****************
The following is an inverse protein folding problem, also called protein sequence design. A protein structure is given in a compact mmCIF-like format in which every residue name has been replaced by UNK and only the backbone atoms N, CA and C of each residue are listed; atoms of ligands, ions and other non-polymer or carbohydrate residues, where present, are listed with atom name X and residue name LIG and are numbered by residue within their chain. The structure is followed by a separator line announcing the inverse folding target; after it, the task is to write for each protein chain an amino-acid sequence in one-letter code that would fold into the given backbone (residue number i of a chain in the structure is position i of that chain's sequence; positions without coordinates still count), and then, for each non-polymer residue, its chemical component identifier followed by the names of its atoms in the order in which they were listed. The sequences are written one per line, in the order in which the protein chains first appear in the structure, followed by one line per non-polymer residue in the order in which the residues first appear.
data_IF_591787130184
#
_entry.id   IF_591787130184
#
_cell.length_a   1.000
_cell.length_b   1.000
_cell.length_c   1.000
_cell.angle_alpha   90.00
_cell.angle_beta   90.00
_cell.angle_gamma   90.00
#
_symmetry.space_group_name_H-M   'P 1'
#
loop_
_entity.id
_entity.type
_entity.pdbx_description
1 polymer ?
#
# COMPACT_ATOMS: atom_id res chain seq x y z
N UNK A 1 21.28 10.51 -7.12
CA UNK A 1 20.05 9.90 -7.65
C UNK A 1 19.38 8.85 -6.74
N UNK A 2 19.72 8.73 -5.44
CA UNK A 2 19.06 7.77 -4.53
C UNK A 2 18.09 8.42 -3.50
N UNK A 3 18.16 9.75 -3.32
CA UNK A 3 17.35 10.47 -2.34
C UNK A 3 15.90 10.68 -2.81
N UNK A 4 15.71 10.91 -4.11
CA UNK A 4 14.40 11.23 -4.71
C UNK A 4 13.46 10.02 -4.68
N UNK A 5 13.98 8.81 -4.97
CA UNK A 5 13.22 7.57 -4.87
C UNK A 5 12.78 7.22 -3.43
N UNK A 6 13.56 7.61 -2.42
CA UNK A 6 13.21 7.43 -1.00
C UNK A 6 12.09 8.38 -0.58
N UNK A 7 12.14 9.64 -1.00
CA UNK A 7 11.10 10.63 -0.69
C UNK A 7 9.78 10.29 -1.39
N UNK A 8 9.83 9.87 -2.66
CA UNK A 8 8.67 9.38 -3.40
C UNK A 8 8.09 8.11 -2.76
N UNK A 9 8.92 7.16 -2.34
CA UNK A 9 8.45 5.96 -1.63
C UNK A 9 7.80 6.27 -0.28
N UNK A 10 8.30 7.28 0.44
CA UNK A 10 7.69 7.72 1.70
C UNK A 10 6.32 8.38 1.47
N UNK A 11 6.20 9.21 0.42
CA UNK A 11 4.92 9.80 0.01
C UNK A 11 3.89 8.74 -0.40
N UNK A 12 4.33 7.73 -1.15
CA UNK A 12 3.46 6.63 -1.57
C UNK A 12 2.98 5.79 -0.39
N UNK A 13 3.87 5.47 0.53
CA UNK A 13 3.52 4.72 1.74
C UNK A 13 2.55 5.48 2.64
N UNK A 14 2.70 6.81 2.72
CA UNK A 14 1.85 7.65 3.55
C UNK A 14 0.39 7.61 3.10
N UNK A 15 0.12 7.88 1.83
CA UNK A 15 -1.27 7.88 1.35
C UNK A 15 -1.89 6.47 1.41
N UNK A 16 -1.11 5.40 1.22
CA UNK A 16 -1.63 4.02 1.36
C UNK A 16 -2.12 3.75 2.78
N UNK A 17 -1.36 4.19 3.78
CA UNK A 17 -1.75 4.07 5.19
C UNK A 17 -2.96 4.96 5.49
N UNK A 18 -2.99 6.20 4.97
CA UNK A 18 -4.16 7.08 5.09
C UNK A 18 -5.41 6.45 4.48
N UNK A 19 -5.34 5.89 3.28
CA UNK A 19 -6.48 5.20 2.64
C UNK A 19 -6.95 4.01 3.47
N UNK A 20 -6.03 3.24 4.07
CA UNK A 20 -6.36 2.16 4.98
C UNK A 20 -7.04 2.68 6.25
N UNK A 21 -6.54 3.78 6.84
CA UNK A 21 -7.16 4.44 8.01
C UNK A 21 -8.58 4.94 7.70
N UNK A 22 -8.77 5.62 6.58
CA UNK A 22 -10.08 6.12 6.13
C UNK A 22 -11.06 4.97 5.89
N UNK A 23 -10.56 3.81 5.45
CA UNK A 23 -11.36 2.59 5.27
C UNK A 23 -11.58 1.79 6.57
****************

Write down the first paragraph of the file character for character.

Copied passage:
The following is an inverse protein folding problem, also called protein sequence design. A protein structure is given in a compact mmCIF-like format in which every residue name has been replaced by UNK and only the backbone atoms N, CA and C of each residue are listed; atoms of ligands, ions and other non-polymer or carbohydrate residues, where present, are listed with atom name X and residue name LIG and are numbered by residue within their chain. The structure is followed by a separator line announcing the inverse folding target; after it, the task is to write for each protein chain an amino-acid sequence in one-letter code that would fold into the given backbone (residue number i of a chain in the structure is position i of that chain's sequence; positions without coordinates still count), and then, for each non-polymer residue, its chemical component identifier followed by the names of its atoms in the order in which they were listed. The sequences are written one per line, in the order in which the protein chains first appear in the structure, followed by one line per non-polymer residue in the order in which the residues first appear.